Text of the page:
• Set your GHG emission reduction targets 
  • Track and report your organization’s progress to the required department, organization, or program.

Click here to download our Greenhouse Gas Inventory Process Cheat Sheet.

Reporting GHG emissions

Greenhouse gas reporting, otherwise known as carbon reporting or carbon footprinting, is about measuring your organization’s GHG emissions and its contribution to climate change. Thanks to the Kyoto Protocol requiring countries to adopt policies that mitigate GHGs, many organizations around the globe are required to report their emissions. Organizations are also increasingly expected by shareholders to declare their annual emissions and goals for the sake of transparency and accountability.

To get you started, the GHG Protocol has compiled a simple sample reporting template to help outline reporting requirements.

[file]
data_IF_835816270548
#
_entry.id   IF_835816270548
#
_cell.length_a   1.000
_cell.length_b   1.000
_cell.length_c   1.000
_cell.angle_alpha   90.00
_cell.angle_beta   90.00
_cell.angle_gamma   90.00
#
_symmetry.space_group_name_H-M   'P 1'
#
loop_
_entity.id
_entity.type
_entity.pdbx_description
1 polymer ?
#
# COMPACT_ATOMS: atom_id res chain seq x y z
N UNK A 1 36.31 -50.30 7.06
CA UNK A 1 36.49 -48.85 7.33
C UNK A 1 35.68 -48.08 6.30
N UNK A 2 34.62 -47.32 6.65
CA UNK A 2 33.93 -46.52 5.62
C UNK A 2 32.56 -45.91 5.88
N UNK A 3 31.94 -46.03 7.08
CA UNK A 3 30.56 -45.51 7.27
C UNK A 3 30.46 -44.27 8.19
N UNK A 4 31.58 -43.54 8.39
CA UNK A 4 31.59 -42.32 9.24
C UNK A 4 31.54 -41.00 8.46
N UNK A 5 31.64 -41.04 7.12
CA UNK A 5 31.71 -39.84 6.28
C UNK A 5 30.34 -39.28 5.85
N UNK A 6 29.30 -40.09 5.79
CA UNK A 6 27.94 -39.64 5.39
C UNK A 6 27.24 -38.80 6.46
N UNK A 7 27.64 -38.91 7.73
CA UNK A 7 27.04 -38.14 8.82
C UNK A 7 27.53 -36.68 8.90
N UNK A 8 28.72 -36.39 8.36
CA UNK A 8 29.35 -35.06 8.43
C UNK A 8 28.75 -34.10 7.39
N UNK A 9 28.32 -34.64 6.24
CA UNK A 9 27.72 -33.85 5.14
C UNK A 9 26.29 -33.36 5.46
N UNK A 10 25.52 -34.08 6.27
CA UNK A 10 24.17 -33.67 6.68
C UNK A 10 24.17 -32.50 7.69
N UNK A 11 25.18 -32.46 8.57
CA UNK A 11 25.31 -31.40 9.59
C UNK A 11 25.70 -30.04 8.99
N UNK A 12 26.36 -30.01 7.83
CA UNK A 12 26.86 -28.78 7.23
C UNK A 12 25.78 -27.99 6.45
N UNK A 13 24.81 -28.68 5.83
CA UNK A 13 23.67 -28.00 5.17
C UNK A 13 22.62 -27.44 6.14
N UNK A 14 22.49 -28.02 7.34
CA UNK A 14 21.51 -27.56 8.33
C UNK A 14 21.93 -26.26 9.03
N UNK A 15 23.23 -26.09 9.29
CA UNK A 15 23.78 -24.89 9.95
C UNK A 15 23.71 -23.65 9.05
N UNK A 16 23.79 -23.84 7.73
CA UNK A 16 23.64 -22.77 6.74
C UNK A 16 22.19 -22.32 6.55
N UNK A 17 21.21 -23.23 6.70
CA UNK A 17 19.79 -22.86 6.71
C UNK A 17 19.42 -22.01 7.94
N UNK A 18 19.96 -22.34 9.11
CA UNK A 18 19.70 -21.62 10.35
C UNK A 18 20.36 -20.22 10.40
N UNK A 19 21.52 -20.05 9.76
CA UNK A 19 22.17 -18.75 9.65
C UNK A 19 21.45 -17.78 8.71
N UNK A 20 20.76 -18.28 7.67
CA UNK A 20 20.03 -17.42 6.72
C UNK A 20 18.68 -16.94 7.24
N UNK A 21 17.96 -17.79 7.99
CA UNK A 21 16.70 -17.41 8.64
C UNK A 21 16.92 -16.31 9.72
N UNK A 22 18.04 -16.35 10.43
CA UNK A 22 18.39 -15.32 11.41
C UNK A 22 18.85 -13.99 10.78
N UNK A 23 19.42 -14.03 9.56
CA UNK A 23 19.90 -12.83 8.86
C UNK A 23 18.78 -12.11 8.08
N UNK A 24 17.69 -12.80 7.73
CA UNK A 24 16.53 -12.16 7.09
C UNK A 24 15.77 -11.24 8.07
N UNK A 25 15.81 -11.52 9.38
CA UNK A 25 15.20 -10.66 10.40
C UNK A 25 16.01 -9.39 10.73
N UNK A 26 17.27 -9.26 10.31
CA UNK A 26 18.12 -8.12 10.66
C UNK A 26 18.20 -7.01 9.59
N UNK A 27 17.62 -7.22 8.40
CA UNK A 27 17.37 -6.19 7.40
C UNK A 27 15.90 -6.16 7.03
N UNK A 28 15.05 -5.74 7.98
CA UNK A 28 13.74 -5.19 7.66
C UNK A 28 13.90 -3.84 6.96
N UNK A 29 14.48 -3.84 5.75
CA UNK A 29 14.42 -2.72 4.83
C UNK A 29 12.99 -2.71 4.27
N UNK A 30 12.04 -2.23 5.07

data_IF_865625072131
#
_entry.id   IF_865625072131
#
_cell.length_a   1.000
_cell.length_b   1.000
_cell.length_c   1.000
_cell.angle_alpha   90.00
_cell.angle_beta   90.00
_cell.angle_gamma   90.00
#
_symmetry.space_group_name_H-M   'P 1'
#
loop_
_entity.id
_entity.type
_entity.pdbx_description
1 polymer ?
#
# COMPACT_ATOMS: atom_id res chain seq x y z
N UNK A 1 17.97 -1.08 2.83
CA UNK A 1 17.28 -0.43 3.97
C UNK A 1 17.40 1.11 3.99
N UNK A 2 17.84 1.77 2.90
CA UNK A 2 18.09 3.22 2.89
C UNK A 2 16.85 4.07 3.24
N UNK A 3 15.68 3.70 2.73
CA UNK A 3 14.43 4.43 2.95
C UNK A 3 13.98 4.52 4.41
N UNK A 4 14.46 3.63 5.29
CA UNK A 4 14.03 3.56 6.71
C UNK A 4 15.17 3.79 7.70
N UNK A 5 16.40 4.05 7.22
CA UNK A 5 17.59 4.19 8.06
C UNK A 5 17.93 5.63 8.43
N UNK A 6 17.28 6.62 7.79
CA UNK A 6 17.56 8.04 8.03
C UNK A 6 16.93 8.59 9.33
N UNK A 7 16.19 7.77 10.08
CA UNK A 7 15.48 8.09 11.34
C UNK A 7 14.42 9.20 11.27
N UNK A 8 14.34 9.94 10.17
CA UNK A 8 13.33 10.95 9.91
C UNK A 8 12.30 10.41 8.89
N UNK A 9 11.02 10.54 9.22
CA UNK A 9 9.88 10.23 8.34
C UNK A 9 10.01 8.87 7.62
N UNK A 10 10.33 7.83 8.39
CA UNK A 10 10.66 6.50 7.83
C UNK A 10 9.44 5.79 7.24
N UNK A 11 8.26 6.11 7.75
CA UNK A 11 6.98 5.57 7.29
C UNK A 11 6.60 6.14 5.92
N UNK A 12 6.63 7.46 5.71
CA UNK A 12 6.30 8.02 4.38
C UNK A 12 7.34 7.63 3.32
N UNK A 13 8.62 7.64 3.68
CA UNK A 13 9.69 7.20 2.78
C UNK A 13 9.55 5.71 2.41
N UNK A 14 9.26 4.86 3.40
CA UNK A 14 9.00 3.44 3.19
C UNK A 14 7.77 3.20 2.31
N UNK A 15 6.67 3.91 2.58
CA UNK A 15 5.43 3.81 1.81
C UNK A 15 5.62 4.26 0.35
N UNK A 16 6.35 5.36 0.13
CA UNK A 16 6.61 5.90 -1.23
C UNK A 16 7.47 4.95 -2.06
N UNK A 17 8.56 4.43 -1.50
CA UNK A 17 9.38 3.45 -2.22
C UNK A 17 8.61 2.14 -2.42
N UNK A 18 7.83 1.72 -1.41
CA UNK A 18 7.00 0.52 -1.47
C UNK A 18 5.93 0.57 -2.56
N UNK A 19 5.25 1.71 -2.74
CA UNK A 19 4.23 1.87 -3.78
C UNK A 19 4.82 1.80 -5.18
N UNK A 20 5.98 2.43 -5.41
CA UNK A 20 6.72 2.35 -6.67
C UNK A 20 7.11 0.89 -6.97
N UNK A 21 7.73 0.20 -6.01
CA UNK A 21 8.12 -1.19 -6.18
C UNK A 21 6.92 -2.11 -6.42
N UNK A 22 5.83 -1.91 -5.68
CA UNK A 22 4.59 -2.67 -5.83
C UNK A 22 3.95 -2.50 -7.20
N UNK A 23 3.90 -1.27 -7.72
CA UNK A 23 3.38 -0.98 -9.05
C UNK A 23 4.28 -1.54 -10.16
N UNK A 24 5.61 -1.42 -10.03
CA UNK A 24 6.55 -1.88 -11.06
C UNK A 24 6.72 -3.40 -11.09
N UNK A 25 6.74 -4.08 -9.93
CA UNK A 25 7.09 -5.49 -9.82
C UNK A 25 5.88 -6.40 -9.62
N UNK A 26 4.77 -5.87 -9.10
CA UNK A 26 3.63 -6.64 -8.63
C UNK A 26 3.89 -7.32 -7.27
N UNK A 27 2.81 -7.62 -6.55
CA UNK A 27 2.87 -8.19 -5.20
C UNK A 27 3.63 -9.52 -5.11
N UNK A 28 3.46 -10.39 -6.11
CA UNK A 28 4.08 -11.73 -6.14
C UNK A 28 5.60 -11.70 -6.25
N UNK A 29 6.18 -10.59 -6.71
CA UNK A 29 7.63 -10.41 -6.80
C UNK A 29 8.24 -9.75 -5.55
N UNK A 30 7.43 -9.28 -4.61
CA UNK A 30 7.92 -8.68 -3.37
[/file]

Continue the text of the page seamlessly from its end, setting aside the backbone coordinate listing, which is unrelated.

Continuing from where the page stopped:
In 2012, the UK became the first country to require that companies include emissions data in their annual reports.

GHG emissions inventory report

Creating an emissions report can be confusing, but it’s an important part of measuring and tracking emissions. It’s also essential for creating your broader sustainability and/or ESG reports. The information contained in an inventory report, which details your company’s emissions by scope and activity, works to provide consistent information on GHG emissions. It also helps to inform emission estimates and even works to support wider regulatory initiatives. Indeed, some governments, such as the government of Canada, require all facilities (including buildings, equipment, structures, on-site transportation, and machinery) that emit over 10 000 tons of GHGs per year to report their annual emissions.

If you’re not sure how to go about building an inventory, you could start by taking a look at some sample reports to see what information to include and how to piece it together.